Women who are poorly informed about pregnancy prevention — especially in poor or developing nations — are at much higher risk for unplanned births. Large numbers of children can create additional economic and emotional hardships for struggling families.
To help women prevent unplanned pregnancies, researchers at the Institute for Reproductive Health at Georgetown University in Washington, D.C., invented CycleBeads®, a string of color-coded beads that represent different days of the menstrual cycle, according to the Standard Days Method™ of family planning.
Victoria Jennings, Ph.D., and Marcos Arevalo, M.D., developed the system in 2000-2002, which was successfully field-tested in Bolivia, Peru and the Philippines. About $200,000 in funding was provided by the U.S. Agency for International Development and Georgetown University to develop and test the beads.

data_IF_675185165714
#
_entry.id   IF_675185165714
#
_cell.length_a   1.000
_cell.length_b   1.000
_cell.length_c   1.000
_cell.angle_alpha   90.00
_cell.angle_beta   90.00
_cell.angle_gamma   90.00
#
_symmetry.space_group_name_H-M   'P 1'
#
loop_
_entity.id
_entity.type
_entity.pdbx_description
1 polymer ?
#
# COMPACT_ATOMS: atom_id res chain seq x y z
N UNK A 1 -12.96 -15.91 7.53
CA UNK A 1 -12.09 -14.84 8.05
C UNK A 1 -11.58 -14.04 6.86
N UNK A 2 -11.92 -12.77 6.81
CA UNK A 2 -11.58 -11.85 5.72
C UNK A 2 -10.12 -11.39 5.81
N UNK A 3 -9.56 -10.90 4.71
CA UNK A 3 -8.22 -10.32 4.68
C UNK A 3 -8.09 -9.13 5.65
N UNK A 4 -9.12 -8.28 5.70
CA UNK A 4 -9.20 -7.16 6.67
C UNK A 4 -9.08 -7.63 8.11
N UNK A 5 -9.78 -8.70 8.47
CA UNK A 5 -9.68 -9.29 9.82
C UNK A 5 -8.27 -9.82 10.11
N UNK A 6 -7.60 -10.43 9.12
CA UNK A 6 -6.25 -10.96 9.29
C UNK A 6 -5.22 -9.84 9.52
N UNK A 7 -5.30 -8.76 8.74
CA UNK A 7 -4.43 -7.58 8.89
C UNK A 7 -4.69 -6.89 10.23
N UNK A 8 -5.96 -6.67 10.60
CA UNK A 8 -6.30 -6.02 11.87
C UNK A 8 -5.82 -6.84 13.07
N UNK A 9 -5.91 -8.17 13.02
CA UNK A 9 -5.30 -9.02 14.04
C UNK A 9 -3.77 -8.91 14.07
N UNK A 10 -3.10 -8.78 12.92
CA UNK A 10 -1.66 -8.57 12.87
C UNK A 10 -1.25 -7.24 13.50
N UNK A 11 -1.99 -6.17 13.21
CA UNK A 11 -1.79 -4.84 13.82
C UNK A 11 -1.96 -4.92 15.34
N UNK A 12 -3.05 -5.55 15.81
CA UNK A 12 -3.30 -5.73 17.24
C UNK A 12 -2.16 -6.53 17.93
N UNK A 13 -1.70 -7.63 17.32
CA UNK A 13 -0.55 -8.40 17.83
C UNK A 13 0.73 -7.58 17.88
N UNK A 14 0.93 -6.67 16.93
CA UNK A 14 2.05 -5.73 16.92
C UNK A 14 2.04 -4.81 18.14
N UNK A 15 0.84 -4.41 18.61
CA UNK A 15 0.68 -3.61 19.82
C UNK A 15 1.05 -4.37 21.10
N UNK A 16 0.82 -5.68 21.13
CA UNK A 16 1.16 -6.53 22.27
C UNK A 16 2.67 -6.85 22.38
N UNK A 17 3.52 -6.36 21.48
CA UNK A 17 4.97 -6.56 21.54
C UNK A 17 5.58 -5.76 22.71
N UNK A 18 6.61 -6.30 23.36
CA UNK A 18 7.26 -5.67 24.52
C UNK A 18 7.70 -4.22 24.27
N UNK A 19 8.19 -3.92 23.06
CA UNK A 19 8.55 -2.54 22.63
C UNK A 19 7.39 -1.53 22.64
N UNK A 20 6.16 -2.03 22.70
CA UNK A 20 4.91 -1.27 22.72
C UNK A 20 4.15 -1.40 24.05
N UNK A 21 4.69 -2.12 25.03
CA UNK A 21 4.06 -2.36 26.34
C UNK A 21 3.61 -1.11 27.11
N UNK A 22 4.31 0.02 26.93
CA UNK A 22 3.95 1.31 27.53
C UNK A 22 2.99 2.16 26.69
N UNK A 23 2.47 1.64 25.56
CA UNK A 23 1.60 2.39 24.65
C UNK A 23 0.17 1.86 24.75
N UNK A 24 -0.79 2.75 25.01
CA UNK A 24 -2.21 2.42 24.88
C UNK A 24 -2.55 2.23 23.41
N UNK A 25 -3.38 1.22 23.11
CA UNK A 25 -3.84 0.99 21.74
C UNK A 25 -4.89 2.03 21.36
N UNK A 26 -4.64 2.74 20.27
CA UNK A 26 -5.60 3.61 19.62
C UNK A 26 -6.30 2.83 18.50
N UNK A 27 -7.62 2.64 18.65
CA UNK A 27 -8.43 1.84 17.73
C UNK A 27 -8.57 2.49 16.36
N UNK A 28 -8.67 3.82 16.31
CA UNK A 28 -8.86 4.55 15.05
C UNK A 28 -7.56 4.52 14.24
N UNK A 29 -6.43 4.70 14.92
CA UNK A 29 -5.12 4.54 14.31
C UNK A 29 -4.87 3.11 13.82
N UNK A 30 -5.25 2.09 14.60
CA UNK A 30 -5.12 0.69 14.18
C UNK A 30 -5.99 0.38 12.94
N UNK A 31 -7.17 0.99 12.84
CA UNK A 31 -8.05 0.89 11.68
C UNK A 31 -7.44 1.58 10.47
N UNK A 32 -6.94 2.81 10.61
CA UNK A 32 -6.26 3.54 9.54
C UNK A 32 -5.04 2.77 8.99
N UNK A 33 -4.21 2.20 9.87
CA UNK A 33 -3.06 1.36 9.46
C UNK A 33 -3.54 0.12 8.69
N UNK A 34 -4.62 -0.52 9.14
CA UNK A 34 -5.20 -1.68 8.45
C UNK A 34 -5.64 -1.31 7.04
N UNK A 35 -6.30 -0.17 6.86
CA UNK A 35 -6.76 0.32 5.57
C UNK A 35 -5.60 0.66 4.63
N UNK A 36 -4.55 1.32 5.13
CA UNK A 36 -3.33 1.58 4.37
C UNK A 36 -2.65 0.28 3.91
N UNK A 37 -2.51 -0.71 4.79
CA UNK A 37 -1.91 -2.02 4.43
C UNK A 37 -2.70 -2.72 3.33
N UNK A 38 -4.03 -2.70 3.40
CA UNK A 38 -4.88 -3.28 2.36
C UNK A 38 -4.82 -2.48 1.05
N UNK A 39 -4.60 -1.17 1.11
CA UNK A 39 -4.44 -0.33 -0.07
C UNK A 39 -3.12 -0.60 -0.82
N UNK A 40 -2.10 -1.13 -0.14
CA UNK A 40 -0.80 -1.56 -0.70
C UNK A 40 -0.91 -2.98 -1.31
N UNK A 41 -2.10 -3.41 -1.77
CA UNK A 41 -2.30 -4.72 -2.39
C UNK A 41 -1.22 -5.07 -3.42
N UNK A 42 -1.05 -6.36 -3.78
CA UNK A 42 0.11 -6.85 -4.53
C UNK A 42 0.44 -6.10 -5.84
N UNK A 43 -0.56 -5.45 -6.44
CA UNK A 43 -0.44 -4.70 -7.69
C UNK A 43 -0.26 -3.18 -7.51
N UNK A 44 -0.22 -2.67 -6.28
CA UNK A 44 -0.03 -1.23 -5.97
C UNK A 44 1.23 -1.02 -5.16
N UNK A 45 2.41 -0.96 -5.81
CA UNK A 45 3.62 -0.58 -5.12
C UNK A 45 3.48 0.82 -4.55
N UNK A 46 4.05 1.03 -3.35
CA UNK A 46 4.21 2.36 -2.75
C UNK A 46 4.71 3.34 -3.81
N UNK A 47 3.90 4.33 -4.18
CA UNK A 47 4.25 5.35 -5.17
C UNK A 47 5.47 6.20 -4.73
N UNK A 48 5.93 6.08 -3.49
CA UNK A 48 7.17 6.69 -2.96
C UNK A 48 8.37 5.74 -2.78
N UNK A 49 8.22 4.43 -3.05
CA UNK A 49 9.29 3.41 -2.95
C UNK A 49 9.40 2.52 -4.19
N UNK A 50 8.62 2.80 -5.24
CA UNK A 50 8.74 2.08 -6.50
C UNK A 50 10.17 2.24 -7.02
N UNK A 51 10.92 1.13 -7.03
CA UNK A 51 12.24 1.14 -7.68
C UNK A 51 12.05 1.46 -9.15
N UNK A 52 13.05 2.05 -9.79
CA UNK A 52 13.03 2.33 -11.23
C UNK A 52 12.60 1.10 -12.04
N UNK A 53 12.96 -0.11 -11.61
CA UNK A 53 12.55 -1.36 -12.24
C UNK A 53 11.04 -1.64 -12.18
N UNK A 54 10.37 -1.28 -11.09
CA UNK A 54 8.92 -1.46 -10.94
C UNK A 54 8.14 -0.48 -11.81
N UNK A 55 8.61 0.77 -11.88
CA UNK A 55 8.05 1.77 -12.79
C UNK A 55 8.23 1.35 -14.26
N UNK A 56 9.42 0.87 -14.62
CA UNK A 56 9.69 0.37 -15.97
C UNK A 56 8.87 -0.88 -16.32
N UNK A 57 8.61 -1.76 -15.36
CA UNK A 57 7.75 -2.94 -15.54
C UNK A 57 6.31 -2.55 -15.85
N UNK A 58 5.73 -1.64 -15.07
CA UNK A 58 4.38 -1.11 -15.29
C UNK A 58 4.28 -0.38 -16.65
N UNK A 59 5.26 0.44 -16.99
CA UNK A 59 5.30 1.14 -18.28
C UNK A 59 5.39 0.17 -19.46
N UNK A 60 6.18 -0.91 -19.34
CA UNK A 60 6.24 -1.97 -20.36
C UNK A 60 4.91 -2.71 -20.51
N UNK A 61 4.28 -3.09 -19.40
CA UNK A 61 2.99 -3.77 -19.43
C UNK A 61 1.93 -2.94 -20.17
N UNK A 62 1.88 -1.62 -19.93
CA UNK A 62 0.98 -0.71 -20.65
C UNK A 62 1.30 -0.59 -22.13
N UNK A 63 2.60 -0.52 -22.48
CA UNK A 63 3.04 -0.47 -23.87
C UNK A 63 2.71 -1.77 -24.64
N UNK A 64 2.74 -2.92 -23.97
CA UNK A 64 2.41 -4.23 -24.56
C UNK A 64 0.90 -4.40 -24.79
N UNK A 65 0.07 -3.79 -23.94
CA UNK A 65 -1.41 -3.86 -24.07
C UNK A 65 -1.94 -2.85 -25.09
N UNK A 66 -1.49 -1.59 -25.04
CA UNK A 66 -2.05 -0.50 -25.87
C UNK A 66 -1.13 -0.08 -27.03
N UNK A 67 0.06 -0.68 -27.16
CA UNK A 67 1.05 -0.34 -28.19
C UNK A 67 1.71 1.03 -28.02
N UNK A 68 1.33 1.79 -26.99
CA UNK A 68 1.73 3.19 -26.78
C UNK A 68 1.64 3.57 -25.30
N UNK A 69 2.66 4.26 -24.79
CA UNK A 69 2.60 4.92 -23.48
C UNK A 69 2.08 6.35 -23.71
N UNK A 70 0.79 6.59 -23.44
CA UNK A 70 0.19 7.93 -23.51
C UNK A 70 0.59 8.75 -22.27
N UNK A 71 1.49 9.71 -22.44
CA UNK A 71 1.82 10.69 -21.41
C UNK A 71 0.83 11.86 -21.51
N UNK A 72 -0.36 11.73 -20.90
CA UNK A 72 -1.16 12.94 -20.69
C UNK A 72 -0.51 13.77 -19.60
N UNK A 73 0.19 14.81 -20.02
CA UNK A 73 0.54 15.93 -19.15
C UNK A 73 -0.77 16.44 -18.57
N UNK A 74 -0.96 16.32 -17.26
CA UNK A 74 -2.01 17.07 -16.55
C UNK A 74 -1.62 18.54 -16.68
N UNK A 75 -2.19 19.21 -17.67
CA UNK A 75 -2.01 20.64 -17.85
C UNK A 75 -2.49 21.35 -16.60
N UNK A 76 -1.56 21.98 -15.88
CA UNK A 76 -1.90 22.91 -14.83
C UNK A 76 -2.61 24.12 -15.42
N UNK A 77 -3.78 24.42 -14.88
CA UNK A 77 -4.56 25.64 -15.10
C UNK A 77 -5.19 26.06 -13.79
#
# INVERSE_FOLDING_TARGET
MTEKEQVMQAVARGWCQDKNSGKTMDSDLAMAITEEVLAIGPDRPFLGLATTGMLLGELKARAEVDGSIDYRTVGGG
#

Field testing showed that, when CycleBeads were combined with the Standard Days Method, women were 95 percent effective in preventing unplanned pregnancies.
With CycleBeads a woman can track the days of her menstrual cycle, identify which days are her most fertile and determine whether her cycle is the appropriate length for using the Standard Days Method.
CycleBeads are ea sy to use and understand, inexpensive, and offer a contraceptive/family planning option for women who prefer not to use hormonal or invasive birth control methods. Because they are a visual tool, CycleBeads also facilitate communication between women and their partners regarding fertility and sexual matters. More than half a million women around the world use CycleBeads many of them in some of the world’s poorest countries such as Burkina Faso, Mali, Rwanda, Madagascar, Benin, India, the Philippines, Peru, Ecuador, Bolivia, Guatemala and Honduras. In addition, many women in developed countries, including the United States, use CycleBeads as part of their birth control planning.
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